H.A.D.L.E.Y. fundraiser moved to Sept. 4 (36442)

Ten years have lapsed since the time that an 11-year-old boy by the name of Travis Boyd stayed with me after his mother went missing following the tragic events of Sept. 11, 2001.

For several weeks following the horrific attacks, my daughters, fellow church members and others joined Travis as he searched for his mother and held out hope for her return. I watched how every time the telephone rang, young Travis would jump at the thought that it was her calling to say she was safe and sound.

After what seemed like an eternity, I then saw Travis’ worst fears confirmed-some of his mother’s body parts were discovered in the rubble at ground zero.

It’s hard to comprehend that a decade has passed since the tragic September morning that forever transformed this nation and the world at large. As a native New Yorker, I watched as innocent family members like Travis tried to make sense out of the worst form of cruelty imaginable.

But I also watched as people from all races, ethnicities, religions and backgrounds united afterward as they searched for the missing, lent support to the grieving, thwarted a backlash against Muslims and stood beside one another as they denounced terrorism in all its ugly forms.

When the attacks on the World Trade Center and Pentagon took place, they impacted each and every one of us. It’s important to remember that the terrorists were indiscriminate in their attack, and people from all races died on that solemn day-some who I knew personally.

Oftentimes, when we discuss 9/11, we forget that the enemies of this country see us as one, even more than we see ourselves as one. People in the African-American community and other marginalized groups may sometimes think we don’t have a stake in this nation, but we do. If we can all die together, then surely we can learn to live together.

About a month and a half after 9/11, I traveled to Israel and met with Shimon Peres and others within the Israeli government, who also arranged for me to go to Gaza and meet with Yasir Arafat and the Palestinian authority as we discussed a renewed commitment to fighting terrorism. As nations that often deal with terrorist attacks themselves, both Israel and Palestine understood the need to support the United States as we grappled with our own enormous tragedy. We all agreed that the taking of innocent lives must be denounced wherever and whenever it occurs.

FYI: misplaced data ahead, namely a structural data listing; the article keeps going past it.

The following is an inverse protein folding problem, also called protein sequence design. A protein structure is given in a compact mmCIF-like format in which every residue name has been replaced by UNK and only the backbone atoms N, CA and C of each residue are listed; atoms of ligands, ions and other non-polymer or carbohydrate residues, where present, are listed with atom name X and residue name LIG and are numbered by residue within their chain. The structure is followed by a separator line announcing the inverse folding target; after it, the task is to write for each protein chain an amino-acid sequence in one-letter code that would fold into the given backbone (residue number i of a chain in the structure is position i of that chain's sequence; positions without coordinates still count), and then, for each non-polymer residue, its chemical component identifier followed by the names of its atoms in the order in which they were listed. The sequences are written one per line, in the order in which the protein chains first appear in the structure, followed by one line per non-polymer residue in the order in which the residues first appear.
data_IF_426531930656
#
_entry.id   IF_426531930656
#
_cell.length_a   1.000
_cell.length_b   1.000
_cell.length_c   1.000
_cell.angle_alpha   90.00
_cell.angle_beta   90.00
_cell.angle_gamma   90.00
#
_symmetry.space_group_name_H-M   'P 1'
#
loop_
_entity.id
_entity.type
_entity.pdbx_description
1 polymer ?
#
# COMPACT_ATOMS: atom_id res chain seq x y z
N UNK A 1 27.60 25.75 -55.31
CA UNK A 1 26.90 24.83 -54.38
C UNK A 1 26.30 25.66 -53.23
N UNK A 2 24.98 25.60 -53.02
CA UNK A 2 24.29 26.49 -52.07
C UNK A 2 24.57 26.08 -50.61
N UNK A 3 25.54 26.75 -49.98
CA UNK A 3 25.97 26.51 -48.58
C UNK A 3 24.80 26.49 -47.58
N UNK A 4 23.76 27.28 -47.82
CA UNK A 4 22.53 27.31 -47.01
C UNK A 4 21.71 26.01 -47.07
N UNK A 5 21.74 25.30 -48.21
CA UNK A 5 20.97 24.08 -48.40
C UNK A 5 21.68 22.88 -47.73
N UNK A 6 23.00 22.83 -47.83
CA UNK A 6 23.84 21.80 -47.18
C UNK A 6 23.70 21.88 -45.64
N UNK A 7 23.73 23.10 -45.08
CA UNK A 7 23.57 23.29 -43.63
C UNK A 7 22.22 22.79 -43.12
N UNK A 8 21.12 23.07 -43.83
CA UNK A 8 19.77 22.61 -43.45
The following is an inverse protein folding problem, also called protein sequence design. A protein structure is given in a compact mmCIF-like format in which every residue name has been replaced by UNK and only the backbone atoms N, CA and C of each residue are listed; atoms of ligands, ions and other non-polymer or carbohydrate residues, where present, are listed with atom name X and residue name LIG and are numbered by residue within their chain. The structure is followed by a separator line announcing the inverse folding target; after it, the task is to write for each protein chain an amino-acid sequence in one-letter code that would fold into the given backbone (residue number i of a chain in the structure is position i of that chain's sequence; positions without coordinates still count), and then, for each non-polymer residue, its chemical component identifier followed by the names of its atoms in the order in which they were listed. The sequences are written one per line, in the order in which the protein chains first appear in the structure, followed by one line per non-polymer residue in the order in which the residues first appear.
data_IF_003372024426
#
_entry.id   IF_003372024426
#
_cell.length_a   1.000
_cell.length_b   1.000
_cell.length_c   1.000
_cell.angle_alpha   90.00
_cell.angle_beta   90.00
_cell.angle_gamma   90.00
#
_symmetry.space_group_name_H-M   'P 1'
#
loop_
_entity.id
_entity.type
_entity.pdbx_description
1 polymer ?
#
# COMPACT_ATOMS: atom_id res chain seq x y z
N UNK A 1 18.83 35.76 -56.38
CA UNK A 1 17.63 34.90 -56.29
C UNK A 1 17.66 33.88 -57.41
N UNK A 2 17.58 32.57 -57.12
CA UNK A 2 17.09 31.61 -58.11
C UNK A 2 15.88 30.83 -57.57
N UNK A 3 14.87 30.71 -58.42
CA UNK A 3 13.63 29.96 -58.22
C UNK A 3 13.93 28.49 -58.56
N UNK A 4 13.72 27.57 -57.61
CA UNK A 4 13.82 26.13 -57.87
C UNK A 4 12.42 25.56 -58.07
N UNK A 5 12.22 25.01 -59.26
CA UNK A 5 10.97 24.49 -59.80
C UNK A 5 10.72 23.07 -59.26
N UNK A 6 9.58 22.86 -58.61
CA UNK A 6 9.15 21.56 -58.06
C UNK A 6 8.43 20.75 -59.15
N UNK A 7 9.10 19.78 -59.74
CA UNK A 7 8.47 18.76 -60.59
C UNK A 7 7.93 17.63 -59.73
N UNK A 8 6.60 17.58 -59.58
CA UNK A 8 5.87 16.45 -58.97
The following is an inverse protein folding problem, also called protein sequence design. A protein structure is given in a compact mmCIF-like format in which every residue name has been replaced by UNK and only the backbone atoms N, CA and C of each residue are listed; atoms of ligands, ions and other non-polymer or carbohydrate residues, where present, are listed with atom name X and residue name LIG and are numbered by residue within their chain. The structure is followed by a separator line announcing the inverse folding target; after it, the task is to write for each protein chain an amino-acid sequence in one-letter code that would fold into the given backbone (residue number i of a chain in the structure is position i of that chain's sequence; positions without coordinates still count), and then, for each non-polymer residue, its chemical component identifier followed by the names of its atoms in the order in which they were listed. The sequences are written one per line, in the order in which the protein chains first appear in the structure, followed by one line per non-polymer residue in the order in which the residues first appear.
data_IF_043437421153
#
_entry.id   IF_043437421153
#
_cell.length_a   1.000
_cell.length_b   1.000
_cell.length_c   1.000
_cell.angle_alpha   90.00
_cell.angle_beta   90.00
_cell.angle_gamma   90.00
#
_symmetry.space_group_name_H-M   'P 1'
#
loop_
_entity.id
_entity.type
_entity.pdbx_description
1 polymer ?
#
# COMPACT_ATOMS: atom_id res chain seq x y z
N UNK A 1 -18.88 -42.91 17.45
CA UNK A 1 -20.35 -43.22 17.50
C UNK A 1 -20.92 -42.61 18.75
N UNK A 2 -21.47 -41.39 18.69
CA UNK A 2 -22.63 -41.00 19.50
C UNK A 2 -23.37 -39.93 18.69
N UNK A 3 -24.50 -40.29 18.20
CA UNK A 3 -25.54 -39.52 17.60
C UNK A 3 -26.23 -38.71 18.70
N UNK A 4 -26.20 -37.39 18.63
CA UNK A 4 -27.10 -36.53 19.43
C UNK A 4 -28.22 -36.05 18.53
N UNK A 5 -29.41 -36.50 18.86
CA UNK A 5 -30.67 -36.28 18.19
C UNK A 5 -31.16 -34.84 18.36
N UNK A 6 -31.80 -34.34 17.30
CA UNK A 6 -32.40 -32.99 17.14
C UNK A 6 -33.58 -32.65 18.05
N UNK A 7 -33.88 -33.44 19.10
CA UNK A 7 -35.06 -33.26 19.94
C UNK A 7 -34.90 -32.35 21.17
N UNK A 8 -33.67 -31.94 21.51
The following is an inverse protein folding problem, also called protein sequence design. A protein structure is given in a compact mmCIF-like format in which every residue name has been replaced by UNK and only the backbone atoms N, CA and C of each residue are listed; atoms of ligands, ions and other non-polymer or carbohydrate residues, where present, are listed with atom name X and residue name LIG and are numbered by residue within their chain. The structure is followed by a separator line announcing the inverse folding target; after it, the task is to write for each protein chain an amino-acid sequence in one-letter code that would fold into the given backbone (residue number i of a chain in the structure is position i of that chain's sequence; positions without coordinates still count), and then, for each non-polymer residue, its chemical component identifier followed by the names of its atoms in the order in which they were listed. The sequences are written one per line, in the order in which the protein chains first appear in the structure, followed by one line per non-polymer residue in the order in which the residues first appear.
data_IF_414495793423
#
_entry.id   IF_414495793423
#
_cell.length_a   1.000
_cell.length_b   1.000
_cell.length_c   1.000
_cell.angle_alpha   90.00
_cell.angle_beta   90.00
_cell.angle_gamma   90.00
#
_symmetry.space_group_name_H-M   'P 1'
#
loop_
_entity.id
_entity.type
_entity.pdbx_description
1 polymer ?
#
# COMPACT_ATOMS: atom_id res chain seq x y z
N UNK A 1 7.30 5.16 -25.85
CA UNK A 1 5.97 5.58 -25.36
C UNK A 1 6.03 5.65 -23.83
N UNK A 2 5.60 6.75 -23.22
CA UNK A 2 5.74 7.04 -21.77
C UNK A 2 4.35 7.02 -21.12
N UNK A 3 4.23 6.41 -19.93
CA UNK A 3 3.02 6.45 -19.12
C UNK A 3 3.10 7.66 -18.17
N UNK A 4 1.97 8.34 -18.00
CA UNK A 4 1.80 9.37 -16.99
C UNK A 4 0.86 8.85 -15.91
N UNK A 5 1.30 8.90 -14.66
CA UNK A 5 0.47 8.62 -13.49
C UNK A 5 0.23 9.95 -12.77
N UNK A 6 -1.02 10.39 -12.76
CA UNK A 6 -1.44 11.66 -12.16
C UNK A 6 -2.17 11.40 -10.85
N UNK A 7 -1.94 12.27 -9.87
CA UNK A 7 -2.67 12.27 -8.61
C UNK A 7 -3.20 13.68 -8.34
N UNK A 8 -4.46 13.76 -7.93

Travis is now a young man. In the 10 years since he lost his mother to an incomprehensible evil, the dynamics of the world have changed. In the United States, we came together in the aftermath of 9/11 in such a manner that whether you were a Christian, Jew, Muslim, Buddhist, atheist or whatever, it did not matter, for we all make up America. We all felt the pain of that day, and we all dedicated our time and effort to support the suffering. And it is in that spirit that we must continue to fight against terrorism, unite in progress for all and become engaged in the process.

On Sept. 11, 2001, all colors and creeds died and everyone came together afterward to renew this nation’s resolve. We must find that strength and unity once again so that we can learn to live together on an equal playing field as one. In the memory of all those we’ve lost, let us find a way to honor them by learning more about our neighbors, finding commonality with those different from us and realizing that everyone must stand with thy neighbor to prevent another calamity from befalling the innocent.

We all have a stake in our future; it’s time to start behaving as if we do.